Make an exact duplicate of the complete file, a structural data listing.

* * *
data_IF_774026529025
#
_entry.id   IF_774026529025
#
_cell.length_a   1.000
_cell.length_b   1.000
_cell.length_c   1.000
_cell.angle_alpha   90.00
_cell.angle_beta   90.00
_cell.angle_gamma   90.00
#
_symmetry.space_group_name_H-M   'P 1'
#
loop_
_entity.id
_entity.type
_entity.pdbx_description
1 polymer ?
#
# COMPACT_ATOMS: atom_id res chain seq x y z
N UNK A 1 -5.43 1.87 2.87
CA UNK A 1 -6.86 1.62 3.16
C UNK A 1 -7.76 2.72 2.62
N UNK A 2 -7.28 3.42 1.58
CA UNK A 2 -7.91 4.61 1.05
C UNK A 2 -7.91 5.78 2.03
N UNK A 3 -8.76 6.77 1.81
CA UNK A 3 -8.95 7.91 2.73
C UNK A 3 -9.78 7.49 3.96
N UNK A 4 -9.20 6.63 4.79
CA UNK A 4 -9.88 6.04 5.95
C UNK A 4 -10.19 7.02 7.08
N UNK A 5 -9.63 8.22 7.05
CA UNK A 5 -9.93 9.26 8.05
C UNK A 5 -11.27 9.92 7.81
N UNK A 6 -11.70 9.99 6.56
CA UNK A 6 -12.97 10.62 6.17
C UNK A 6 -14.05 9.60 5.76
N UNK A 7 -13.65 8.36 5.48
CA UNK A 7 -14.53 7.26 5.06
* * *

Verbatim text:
data_IF_774026529025
#
_entry.id   IF_774026529025
#
_cell.length_a   1.000
_cell.length_b   1.000
_cell.length_c   1.000
_cell.angle_alpha   90.00
_cell.angle_beta   90.00
_cell.angle_gamma   90.00
#
_symmetry.space_group_name_H-M   'P 1'
#
loop_
_entity.id
_entity.type
_entity.pdbx_description
1 polymer ?
#
# COMPACT_ATOMS: atom_id res chain seq x y z
N UNK A 1 -5.43 1.87 2.87
CA UNK A 1 -6.86 1.62 3.16
C UNK A 1 -7.76 2.72 2.62
N UNK A 2 -7.28 3.42 1.58
CA UNK A 2 -7.91 4.61 1.05
C UNK A 2 -7.91 5.78 2.03
N UNK A 3 -8.76 6.77 1.81
CA UNK A 3 -8.95 7.91 2.73
C UNK A 3 -9.78 7.49 3.96
N UNK A 4 -9.20 6.63 4.79
CA UNK A 4 -9.88 6.04 5.95
C UNK A 4 -10.19 7.02 7.08
N UNK A 5 -9.63 8.22 7.05
CA UNK A 5 -9.93 9.26 8.05
C UNK A 5 -11.27 9.92 7.81
N UNK A 6 -11.70 9.99 6.56
CA UNK A 6 -12.97 10.62 6.17
C UNK A 6 -14.05 9.60 5.76
N UNK A 7 -13.65 8.36 5.48
CA UNK A 7 -14.53 7.26 5.06